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David England: Always follow the money
Column | Eye on the Market

David England: Always follow the money

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If ever in question, simply follow the money.

Last week, we saw weakness in the U.S. financial sector, and with some of the top U.S. banks grossly underperforming the market.

So some have asked why I choose the financials as the canary in the coal mine, so to speak. Since the coronavirus hit, within weeks, it pushed world economies into a global recession, more severe than the global meltdown in 2008. Currently, we are in an inflection point, with many economies trying to recover and get back to work.

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The depth and length of the current downturn will depend on many factors: The virus itself and possible mutations, government and public health responses, results of the previous and future economic interventions, and just as important, the action and behavior of the general public.

Per date, close to $10 trillion has been thrown at the problem with more coming. We will know soon if it has helped or simply slowed a global recession or even worse a possible depression. My hope is the trillions helped tremendously and we will see remarkable recovery in the third and fourth quarters and the forecasted second wave is nonexistent.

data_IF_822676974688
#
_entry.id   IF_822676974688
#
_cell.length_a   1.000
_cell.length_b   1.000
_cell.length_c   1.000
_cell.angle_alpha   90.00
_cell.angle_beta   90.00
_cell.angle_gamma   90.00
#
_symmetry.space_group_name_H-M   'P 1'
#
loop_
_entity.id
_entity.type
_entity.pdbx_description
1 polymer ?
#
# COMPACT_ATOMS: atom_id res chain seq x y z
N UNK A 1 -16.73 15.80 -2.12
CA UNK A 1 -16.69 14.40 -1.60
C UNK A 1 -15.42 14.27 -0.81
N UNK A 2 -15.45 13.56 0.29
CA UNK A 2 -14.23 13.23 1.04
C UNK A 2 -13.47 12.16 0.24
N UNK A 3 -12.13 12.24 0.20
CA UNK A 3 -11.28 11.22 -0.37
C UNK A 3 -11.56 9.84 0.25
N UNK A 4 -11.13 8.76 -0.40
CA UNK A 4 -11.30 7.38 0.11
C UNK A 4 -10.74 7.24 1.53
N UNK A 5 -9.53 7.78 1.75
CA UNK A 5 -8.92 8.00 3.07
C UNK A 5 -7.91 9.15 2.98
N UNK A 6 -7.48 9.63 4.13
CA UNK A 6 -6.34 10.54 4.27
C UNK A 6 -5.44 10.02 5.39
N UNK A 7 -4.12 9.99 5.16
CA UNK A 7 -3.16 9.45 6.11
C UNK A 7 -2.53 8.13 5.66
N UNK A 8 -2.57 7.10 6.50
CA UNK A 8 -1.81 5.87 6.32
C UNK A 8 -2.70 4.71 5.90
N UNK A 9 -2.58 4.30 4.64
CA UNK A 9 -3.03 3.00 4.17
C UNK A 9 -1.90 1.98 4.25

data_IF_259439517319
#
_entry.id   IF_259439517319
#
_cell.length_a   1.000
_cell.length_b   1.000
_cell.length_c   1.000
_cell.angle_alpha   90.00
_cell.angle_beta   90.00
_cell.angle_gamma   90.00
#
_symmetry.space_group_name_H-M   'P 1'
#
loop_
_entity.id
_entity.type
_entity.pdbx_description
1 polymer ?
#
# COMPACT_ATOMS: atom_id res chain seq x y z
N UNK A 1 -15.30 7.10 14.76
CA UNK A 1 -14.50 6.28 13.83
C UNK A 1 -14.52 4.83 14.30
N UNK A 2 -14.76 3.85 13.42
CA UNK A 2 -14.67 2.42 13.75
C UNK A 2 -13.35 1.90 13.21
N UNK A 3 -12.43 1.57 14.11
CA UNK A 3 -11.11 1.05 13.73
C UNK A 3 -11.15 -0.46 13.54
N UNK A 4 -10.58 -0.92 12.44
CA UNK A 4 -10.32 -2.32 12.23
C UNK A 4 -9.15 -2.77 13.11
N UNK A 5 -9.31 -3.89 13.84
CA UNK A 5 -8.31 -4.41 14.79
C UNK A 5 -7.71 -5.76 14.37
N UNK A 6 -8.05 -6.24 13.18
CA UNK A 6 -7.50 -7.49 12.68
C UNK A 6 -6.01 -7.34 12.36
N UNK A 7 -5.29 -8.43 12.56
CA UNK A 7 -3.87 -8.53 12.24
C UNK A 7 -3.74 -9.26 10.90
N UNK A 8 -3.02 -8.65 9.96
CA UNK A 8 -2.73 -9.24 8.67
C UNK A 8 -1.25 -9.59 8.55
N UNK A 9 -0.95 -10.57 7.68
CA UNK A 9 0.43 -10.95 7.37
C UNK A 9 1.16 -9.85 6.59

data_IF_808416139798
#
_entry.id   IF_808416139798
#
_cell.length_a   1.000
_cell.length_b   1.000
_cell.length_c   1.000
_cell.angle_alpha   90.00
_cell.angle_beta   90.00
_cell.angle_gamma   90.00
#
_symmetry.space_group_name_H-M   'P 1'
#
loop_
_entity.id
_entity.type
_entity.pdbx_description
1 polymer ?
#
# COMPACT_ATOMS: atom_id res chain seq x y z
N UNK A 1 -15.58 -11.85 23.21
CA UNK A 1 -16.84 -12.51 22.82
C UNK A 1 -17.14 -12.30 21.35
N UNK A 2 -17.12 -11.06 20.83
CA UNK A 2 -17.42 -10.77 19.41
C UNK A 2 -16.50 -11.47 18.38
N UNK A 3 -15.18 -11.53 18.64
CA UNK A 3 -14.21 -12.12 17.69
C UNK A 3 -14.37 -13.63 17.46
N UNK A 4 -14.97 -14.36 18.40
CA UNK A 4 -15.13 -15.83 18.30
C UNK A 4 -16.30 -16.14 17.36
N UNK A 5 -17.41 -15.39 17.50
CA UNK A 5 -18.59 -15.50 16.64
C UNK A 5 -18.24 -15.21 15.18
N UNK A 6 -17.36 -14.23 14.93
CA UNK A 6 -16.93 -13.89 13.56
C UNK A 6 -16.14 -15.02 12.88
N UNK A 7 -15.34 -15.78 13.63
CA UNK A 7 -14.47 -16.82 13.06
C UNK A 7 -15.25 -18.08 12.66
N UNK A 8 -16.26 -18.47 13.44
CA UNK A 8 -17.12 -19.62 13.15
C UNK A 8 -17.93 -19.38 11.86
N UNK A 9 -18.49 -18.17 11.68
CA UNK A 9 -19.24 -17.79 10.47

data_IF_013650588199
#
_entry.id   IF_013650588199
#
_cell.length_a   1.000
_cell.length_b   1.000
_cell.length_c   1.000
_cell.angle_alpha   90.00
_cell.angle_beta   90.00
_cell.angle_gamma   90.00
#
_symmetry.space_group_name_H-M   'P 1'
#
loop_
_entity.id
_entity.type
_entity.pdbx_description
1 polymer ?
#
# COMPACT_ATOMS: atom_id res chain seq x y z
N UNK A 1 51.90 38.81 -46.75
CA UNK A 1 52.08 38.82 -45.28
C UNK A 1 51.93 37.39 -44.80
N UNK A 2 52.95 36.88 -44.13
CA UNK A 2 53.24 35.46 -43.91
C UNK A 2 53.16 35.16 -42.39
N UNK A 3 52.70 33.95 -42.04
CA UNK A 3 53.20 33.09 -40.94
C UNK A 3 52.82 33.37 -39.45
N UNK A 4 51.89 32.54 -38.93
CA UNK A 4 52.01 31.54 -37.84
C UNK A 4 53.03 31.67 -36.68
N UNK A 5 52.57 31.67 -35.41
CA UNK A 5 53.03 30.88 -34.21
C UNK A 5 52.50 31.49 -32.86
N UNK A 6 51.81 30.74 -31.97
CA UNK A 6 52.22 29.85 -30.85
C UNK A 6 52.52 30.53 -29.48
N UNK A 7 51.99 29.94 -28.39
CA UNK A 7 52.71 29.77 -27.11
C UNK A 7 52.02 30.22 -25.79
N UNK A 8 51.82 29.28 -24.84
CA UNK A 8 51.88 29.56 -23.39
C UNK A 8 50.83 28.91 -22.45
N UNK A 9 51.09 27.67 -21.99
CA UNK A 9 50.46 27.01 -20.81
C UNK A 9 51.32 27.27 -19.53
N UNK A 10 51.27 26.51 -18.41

Per the amount one trillion, it is so large, many have trouble understanding just how large it is.

To better understand how large $10 trillion is, let’s jump to time and seconds. If we clock a million seconds, that’s close to 11 days. A billion seconds is nearly 32 years. A trillion seconds is close to 32,000 years, depending on the calendar used. Do the math: You can see the size of the $10 trillion thrown at the world economies and why, when studying the financial sector, that banks are so important.

Today, we look globally and examine the relative strength of the Chinese and European banks for strength and weakness clues to see if we could be going into a global rally or recession.

Let’s begin with China. Why? It is the second-largest (country) economy, ranked by gross domestic product, behind the United States. Here are the largest China banks that are chartable and publicly traded on an American exchange, ranked by market cap, and dividend yield: Chinese Construction Bank, 1.93 Trillion-4.72%; Industrial and Commerce Bank of China, 569 Billion-4.62%; Bank of China, 31.5 Billion-5.93%; Chinese Merchants Bank, 21.74 Billion-4.72%; and Agriculture Bank of China, 12.49 Billion, 5.16% yield.

Next, let’s view the relative strength performance of these top Chinese banks, during the current rally starting on March 24 to date, and compared to the strength of the Shanghai Stock Exchange Index, symbol $SSEC (red area).

Top Chinese Banks

The Chinese banks ranked by relative strength are as follows: Chinese Merchants Bank (14.46% purple line), Agriculture Bank of China (10.43% blue line), Bank of China (4.69% red line), Chinese Construction Bank (4.30% pink line), and Industrial and Commerce Bank of China (1.43% brown line). The relative strength performance of the $SSEC (red area) is 8.40%. For comparison sake, the SPX is outperforming all with a 32.82% return.